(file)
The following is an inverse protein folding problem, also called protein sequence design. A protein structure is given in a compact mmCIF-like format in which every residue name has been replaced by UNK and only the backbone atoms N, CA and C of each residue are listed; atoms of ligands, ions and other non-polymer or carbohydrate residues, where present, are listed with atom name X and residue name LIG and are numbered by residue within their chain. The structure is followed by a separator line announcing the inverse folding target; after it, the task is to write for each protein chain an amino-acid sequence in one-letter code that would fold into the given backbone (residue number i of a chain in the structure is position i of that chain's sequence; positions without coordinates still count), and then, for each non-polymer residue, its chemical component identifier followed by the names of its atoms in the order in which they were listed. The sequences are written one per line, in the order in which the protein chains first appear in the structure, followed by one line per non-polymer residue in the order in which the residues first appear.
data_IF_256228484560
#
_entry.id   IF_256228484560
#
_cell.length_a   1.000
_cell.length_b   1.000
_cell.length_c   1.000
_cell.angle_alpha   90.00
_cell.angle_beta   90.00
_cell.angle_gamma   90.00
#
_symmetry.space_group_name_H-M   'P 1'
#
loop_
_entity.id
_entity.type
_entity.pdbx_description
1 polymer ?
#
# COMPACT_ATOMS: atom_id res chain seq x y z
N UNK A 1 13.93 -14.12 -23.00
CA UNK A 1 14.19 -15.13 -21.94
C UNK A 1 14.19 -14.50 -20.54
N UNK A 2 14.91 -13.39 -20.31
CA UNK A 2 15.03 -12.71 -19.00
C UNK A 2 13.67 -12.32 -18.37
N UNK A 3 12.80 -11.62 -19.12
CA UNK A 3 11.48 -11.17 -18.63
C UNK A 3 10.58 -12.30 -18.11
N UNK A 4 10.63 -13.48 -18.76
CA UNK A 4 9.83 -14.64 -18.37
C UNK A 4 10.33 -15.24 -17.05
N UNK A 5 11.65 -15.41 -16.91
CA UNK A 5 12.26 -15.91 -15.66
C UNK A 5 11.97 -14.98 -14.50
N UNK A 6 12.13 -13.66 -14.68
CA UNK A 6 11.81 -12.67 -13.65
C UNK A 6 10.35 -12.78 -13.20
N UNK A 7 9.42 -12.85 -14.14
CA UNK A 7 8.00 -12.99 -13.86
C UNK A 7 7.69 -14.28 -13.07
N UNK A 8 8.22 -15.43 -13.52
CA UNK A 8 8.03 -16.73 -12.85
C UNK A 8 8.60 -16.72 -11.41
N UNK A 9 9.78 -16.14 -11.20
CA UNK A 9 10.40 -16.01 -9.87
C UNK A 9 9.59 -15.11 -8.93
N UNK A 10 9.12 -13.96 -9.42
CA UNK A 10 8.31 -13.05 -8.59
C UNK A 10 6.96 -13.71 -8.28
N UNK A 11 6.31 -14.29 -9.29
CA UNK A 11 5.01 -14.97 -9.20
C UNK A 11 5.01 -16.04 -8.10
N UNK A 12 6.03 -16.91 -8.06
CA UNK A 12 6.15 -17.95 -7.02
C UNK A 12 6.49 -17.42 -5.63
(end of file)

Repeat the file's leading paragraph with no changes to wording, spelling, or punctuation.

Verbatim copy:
The following is an inverse protein folding problem, also called protein sequence design. A protein structure is given in a compact mmCIF-like format in which every residue name has been replaced by UNK and only the backbone atoms N, CA and C of each residue are listed; atoms of ligands, ions and other non-polymer or carbohydrate residues, where present, are listed with atom name X and residue name LIG and are numbered by residue within their chain. The structure is followed by a separator line announcing the inverse folding target; after it, the task is to write for each protein chain an amino-acid sequence in one-letter code that would fold into the given backbone (residue number i of a chain in the structure is position i of that chain's sequence; positions without coordinates still count), and then, for each non-polymer residue, its chemical component identifier followed by the names of its atoms in the order in which they were listed. The sequences are written one per line, in the order in which the protein chains first appear in the structure, followed by one line per non-polymer residue in the order in which the residues first appear.